So let's again consider the "normal" growth the central banks are anticipating vs. the central banks balance sheets. The chart below should be all you ever need to know why central banks are all in and will only continue to double down on a losing hand. Plainly, growth is all that matters in our current system and the consumer base responsible for this growing consumption will be shrinking indefinitely (again growth among these nations peaked nearly 5 decades ago). All the decades of interest rate cuts and resultant debt since 1981 were only a substitute to artificially boost consumption of the waning annual growth of the consuming population. The only thing you can count on presently are central bank balance sheets continuing to rocket higher in a vain attempt to maintain a false paradigm...one that assumes "normal" growth is just around the corner.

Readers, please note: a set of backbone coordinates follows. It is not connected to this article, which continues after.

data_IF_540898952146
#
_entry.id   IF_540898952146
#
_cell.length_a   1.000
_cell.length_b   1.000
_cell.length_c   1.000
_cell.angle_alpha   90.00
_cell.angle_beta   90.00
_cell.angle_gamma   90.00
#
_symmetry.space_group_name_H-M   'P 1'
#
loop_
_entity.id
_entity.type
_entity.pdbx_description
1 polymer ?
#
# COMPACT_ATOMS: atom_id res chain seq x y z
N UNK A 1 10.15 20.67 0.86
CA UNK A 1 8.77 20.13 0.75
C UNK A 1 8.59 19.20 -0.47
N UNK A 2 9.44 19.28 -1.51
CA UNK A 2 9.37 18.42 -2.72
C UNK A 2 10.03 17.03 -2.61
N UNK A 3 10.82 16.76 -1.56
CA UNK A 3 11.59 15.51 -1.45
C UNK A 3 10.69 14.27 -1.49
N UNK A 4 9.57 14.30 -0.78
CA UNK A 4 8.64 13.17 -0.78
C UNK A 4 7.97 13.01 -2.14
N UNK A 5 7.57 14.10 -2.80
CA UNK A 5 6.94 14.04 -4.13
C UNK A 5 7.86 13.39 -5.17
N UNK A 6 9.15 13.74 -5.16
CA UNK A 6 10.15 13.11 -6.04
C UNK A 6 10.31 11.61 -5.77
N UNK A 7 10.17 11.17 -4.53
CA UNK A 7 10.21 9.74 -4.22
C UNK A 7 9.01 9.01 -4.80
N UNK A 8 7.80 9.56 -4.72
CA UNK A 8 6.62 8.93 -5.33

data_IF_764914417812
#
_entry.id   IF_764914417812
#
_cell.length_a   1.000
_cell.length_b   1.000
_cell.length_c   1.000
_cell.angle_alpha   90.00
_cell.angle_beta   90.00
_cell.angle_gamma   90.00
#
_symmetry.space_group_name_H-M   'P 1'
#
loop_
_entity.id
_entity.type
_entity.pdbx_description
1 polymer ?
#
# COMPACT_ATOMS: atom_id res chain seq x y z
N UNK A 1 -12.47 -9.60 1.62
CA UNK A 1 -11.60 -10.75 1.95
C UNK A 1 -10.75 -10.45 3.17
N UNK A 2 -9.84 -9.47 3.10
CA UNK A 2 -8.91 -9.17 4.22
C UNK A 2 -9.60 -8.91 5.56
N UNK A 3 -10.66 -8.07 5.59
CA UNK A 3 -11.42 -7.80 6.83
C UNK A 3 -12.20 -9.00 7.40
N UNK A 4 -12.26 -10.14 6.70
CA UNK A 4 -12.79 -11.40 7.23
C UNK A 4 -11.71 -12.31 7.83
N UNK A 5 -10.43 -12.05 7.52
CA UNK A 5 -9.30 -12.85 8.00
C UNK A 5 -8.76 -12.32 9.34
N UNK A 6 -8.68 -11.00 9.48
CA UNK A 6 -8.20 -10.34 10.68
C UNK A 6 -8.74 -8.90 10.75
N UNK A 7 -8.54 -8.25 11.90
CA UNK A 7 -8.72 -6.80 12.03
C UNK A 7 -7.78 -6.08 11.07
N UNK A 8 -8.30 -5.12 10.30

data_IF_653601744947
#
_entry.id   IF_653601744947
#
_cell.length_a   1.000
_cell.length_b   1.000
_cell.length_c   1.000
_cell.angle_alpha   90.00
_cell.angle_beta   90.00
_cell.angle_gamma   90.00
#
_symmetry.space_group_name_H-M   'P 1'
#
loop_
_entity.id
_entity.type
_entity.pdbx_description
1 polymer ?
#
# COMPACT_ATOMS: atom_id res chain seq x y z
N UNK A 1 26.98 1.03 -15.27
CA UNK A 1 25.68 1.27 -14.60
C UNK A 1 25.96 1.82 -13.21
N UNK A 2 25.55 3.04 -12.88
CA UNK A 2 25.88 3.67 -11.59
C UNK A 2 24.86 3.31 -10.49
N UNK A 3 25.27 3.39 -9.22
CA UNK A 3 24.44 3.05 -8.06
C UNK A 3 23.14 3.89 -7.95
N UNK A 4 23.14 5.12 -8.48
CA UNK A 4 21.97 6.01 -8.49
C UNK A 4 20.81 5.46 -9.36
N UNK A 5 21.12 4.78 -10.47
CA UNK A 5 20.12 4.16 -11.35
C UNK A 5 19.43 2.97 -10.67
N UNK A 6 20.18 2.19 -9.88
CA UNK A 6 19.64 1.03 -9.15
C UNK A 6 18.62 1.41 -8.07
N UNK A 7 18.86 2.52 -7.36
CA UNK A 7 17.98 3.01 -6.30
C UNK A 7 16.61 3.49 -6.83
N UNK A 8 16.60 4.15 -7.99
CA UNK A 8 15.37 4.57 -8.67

The misconception is that "normal" demand will return and allow central banks to cease purchasing assets and allow these quasi banks to sell these assets back to the market. In our lifetimes, there will be no period of like growth in consumer demand than we saw over the past half century. In fact, the declining quantity & quality of the combined populace of the OECD, China, Brazil, & Russia will likely negatively offset the meager consumption growth from among the rest of the world. Simply put, the days of consumption driven economic growth are at an end...and asset appreciation is now entirely a collusion of federal governments and central banks to never again allow a free and unfettered market to determine asset prices.